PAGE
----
The trial court's charge contained the following jury instruction regarding parole:
It cannot accurately be predicted how the parole law and good conduct time might be applied to this defendant if he is sentenced to a term of imprisonment, because the application of these laws will depend on decisions made by prison and parole authorities.
You may consider the existence of the parole law and good conduct time. However, you are not to consider the extent to which good conduct time may be awarded to or forfeited by this particular defendant. You are not to consider the manner in which the parole law may be applied to this particular defendant.
See Tex.Code Crim. Proc. Ann. art. 37.07 § 4(a) (Vernon Supp.2004-2005).
No party discussed parole after voir dire. Because a jury is presumed to follow the trial court's instructions, it is presumed that the jury did not consider parole. See Colburn v. State, 966 S.W.2d 511, 520 (Tex.Crim.App.1998). Yet, the very question Jones wanted to inquire about was whether the venire could follow the court's instruction about parole. However, when viewed in the context of the evidence presented and the parties' theories of the case, both during voir dire and throughout the presentation of the evidence, parole was never an issue in the case. Jones had an opportunity to question the venire members regarding the issues actually litigated and did not object to the venire's responses to those issues. At voir dire, the court entertained and granted nine challenges for cause from the defendant; Jones exercised all ten of his peremptory challenges. Nothing in the record suggests that the jury empaneled was less than impartial.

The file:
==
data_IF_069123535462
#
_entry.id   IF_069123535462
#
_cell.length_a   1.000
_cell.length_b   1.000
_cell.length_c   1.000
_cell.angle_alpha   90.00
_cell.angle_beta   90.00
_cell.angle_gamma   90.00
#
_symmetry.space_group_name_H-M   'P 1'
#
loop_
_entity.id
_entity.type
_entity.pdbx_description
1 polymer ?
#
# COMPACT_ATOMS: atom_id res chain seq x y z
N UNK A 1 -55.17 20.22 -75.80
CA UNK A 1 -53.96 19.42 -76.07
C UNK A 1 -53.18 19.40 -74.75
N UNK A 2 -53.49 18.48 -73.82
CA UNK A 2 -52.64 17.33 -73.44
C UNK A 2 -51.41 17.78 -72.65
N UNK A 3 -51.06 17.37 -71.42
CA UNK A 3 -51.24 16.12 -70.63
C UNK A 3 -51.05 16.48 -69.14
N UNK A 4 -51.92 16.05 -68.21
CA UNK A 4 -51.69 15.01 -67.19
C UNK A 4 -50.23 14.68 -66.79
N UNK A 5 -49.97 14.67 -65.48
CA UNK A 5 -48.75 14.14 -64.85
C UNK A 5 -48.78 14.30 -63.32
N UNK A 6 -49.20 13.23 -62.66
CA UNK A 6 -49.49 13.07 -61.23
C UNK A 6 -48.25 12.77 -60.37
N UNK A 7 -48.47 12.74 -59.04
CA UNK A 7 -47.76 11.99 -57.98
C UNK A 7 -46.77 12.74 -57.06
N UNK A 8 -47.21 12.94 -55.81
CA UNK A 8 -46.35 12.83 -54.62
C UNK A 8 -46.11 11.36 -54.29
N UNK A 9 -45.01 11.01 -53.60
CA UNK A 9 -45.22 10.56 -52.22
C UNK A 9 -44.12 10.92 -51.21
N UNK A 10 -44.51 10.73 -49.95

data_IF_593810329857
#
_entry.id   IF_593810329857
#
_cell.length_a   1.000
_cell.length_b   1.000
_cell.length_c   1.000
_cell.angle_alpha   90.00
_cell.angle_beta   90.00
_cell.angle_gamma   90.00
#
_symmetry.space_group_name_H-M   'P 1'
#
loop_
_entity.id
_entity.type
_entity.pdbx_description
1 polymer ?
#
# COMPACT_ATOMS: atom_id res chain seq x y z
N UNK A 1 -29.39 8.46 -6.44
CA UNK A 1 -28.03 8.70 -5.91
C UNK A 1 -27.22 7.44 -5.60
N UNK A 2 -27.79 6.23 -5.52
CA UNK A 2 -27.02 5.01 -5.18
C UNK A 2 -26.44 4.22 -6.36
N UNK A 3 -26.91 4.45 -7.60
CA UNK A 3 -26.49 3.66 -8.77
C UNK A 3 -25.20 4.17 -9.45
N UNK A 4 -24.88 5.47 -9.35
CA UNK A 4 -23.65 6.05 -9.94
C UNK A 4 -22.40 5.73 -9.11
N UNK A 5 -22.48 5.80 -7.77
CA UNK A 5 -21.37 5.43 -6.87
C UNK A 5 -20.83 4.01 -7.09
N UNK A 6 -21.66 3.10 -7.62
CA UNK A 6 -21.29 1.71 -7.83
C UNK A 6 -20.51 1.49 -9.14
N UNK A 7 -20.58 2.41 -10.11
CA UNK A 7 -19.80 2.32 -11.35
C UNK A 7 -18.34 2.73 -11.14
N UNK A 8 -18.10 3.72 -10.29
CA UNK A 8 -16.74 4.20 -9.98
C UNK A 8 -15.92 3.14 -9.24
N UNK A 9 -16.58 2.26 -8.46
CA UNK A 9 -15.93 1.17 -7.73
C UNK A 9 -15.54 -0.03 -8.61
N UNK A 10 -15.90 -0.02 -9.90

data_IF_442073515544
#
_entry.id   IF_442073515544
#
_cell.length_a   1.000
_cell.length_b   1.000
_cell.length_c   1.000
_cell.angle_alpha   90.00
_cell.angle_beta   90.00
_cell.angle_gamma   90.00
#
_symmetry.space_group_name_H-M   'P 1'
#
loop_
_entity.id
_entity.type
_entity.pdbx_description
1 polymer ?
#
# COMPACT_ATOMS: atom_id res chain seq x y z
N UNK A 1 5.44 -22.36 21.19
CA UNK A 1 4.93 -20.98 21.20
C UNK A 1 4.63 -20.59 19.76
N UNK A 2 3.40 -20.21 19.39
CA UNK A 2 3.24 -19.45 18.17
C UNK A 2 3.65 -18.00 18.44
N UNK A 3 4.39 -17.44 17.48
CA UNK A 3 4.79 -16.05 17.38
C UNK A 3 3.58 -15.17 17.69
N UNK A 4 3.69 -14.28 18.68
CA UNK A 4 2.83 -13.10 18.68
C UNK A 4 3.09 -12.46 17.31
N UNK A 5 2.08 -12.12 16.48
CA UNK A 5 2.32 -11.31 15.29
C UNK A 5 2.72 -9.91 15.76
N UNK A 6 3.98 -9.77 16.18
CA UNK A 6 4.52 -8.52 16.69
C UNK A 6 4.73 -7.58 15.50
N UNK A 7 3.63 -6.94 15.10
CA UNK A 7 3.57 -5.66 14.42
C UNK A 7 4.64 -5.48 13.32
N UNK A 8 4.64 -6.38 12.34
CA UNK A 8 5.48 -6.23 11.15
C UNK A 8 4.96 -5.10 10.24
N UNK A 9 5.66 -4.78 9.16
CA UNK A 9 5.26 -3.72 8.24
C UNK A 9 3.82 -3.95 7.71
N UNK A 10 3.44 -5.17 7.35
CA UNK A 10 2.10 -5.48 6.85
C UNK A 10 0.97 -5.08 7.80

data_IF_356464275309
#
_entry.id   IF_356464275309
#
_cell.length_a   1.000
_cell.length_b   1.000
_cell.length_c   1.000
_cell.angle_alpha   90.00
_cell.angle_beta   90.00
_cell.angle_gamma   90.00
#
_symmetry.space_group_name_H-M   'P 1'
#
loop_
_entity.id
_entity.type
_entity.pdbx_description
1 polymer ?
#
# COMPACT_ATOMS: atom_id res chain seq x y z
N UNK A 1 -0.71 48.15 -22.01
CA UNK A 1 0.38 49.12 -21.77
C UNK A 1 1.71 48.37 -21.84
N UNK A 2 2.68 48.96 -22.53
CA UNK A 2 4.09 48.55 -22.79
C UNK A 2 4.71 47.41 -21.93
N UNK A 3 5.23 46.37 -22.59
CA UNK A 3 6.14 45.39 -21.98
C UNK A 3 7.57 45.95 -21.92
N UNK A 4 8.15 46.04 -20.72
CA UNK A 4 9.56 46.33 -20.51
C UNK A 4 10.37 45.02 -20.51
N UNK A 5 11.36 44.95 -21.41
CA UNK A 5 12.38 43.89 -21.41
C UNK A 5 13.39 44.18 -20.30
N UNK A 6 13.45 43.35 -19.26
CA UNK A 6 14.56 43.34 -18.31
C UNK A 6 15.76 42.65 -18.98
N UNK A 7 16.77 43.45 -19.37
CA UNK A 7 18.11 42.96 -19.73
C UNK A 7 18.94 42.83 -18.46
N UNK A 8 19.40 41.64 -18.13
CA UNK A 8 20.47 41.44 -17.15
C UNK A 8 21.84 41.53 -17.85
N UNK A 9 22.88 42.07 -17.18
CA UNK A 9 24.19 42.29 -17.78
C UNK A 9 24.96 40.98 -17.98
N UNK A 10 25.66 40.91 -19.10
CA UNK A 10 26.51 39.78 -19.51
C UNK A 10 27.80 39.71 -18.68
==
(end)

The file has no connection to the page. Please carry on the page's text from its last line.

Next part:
The State contends that the trial court's instruction ameliorated any harm that arose from the improper exclusion of the defendant's question about parole. In response, Jones asks this court to follow Loredo v. State, in which the Corpus Christi Court of Appeals held that the trial court's error in precluding the defendant from questioning the venire about its ability to follow the parole law was reversible error. 59 S.W.3d 289, 291-93 (Tex.App.-Corpus Christi 2001, no pet.). In Loredo, the trial court instructed the jury on the pertinent parole law, using the same charge as the trial court used in this case. Id. at 292 (citing Tex.Code Crim. Proc. Ann. art. 37.07 § 4 (Vernon Supp.2004-2005)). The Loredo court held that the right to ask questions of panel members is included in the right to counsel and is of constitutional magnitude. See id. at 292-93 (declining to decide whether failure to allow questions concerning parole is structural error). We disagree with the Loredo court's view that erroneous exclusion of a voir dire inquiry about parole is tantamount to a deprivation of the constitutional right to an impartial jury, in a case in which the parties present no evidence about parole and the jurors are not asked to make any factual findings with regard to parole.4
Rather, we presume the jury follows the trial court's instructions in the manner presented. Colburn, 966 S.W.2d at 520 (presuming jury followed trial court's supplemental jury instruction not to consider parole in reaching verdict after jury sent note to trial court asking about possibility of parole for life sentence in capital murder trial). The presumption is rebuttable, but Jones does not rebut the presumption by pointing to any evidence that the jury failed to follow the trial court's instructions regarding parole. See id. For example, he did not file a motion for new trial alleging juror misconduct, nor obtain a hearing to adduce facts not in the record. See id.